United States District Court, N.D. California, San Jose Division
PAUL M. STELMACHERS, individually and on behalf of a class of similarly-situated persons, Plaintiff,
VERIFONE SYSTEMS, INC., Defendant.
ORDER GRANTING DEFENDANT'S MOTION TO DISMISS RE:
DKT. NO. 54
J. DAVILA, United States District Judge
Fair and Accurate Credit Transactions Act of 2003
(“FACTA”), an amendment to the Fair Credit
Reporting Act of 1970, 15 U.S.C. § 1681 et seq.,
provides that “no person that accepts credit cards or
debit cards for the transaction of business shall print more
than the last 5 digits of the card number . . . upon any
receipt provided to the cardholder at the point of the sale
transaction.” 15 U.S.C. § 1681c(g)(1).
Unsurprisingly, its purpose was to assist in the prevention
of identity theft, which Congress recognized had by that time
reached “epidemic proportions.” H.R. Rep. No.
108-263, at 25 (2003). In this putative class action,
Plaintiff Paul M. Stelmachers (“Plaintiff”)
maintains in a Second Amended Complaint (“SAC”)
that Defendant Verifone Sytems, Inc. (“Verifone”)
violated FACTA's truncation requirement by printing more
than the last 5 digits of his credit card number on a receipt
he received after a cab ride. Dkt. No. 53.
jurisdiction arises pursuant to 28 U.S.C. § 1331.
Presently before the court is Verifone's third motion to
dismiss. Dkt. No. 54. Though Plaintiff opposes, he cannot
escape the fatal shortcoming in the SAC's standing
allegations. Thus, as will be explained, this court lacks
subject matter jurisdiction to proceed further and must grant
Verifone's motion to dismiss, without leave to amend, for
the reasons explained below.
FACTUAL AND PROCEDURAL BACKGROUND
alleges that Verifone “produces machines that accept
credit cards or debit cards in the course of transacting
business . . . .” SAC, at ¶ 48. These machines
electronically print receipts documenting the transactions.
Id. Verifone also manages the machines after they
have been sold and programs its machines to produce receipts
only to the specifications of Verifone. Id. at
¶¶ 49, 50.
3, 2014, Plaintiff took a taxi cab ride in Las Vegas and used
his credit card to pay. Id. at ¶¶ 29, 30.
One of Verifone's machines was used to receive
Plaintiff's payment. Id. at ¶ 32. Once the
payment was processed, Plaintiff “received” a
“computer-generated receipt displaying more than the
last five (5) digits of Plaintiff's credit card
number.” Id. at ¶ 33.
alleges the receipt violated § 1681c(g) of FACTA, and
seeks to represent a class of individuals who received
electronically printed receipts from Verifone which displayed
more than the last five digits of the purchaser's credit
or debit card number. The court dismissed Plaintiff's
original Complaint on December 7, 2015. Dkt. No. 34. His
First Amended Complaint (“FAC”) was later
dismissed on November 21, 2016, for failure to plead a basis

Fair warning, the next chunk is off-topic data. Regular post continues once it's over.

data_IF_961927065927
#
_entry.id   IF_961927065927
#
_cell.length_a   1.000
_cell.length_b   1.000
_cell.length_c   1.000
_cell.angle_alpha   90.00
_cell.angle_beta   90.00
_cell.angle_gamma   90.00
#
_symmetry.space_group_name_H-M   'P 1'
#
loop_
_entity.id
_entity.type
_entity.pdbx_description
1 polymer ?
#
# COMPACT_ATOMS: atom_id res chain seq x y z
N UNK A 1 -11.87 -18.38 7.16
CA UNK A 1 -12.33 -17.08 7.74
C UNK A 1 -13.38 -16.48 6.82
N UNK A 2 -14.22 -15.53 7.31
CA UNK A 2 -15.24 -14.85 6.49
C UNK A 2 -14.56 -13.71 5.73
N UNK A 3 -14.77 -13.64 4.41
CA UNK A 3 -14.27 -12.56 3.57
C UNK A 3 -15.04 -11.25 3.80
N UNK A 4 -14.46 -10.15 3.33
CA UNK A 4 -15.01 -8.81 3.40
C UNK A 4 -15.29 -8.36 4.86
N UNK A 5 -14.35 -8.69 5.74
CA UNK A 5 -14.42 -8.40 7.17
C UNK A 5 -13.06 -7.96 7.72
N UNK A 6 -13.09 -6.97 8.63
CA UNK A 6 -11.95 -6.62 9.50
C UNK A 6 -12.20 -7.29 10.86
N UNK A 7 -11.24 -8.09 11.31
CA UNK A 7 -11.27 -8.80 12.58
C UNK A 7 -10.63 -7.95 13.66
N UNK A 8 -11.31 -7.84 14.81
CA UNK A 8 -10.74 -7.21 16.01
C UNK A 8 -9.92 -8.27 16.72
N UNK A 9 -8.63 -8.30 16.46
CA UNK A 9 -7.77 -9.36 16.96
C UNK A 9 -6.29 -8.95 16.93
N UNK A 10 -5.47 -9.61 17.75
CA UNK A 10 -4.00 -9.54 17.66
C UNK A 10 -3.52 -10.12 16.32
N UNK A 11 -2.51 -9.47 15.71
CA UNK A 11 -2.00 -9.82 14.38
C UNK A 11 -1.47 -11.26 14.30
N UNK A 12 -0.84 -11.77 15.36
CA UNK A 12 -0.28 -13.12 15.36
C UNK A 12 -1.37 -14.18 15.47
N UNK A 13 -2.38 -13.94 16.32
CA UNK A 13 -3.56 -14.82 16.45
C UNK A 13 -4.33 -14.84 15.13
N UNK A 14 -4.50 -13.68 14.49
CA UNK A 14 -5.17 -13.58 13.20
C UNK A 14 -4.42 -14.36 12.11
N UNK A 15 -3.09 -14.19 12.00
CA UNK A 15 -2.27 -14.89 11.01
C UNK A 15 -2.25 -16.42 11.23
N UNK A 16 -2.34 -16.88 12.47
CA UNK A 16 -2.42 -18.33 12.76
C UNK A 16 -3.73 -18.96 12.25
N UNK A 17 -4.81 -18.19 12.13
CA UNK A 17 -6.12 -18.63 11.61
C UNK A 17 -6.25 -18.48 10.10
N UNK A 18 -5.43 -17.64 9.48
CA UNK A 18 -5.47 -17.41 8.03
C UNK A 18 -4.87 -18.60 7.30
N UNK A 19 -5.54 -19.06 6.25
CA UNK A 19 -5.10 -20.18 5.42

for standing. Dkt. No. 52. Plaintiff filed the SAC on
December 7, 2016, and this motion followed.
is properly challenged through a Rule 12(b)(1)
motion. White v. Lee, 227 F.3d 1214, 1242
(9th Cir. 2000). Such a motion challenges subject matter
jurisdiction, and may be either facial or factual. Wolfe
v. Strankman, 392 F.3d 358, 362 (9th Cir. 2004).
facial 12(b)(1) motion involves an inquiry confined to the
allegations in the complaint. Thus, it functions like a
limited-issue motion under 12(b)(6); all material allegations
in the complaint are assumed true, and the court must
determine whether lack of federal jurisdiction appears from
the face of the complaint itself. Thornhill Publ'g
Co. v. General Tel. Elec., 594 F.2d 730, 733 (9th Cir.
General Principles of Standing
constitutional standing doctrine “functions to ensure,
among other things, that the scarce resources of the federal
courts are devoted to those disputes in which the parties
have a concrete stake.” Friends of the Earth, Inc.
v. Laidlaw Envtl. Servs., Inc., 528 U.S. 167, 191
(2000). This “case or controversy” requirement is
jurisdictional and cannot be waived. City of Los Angeles
v. Cty. of Kern, 581 F.3d 841, 845 (9th Cir. 2009). The
party asserting federal jurisdiction must carry the burden of
establishing standing under Article III. DaimlerChrysler
Corp. v. Cuno, 547 U.S. 332, 341 (2006).
the inquiry critical to determining the existence of standing
under Article III of the Constitution is
“‘whether the litigant is entitled to have the
court decide the merits of the dispute or of particular
issues.'” Allen v. Wright, 468 U.S. 737,
750-51 (1984) (quoting Warth v. Seldin, 422 U.S.
490, 498 (1975)). Three basic elements must be satisfied: (1)
an “injury in fact, ” which is neither
conjectural or hypothetical, (2) causation, such that a
causal connection between the alleged injury and offensive
conduct is established, and ...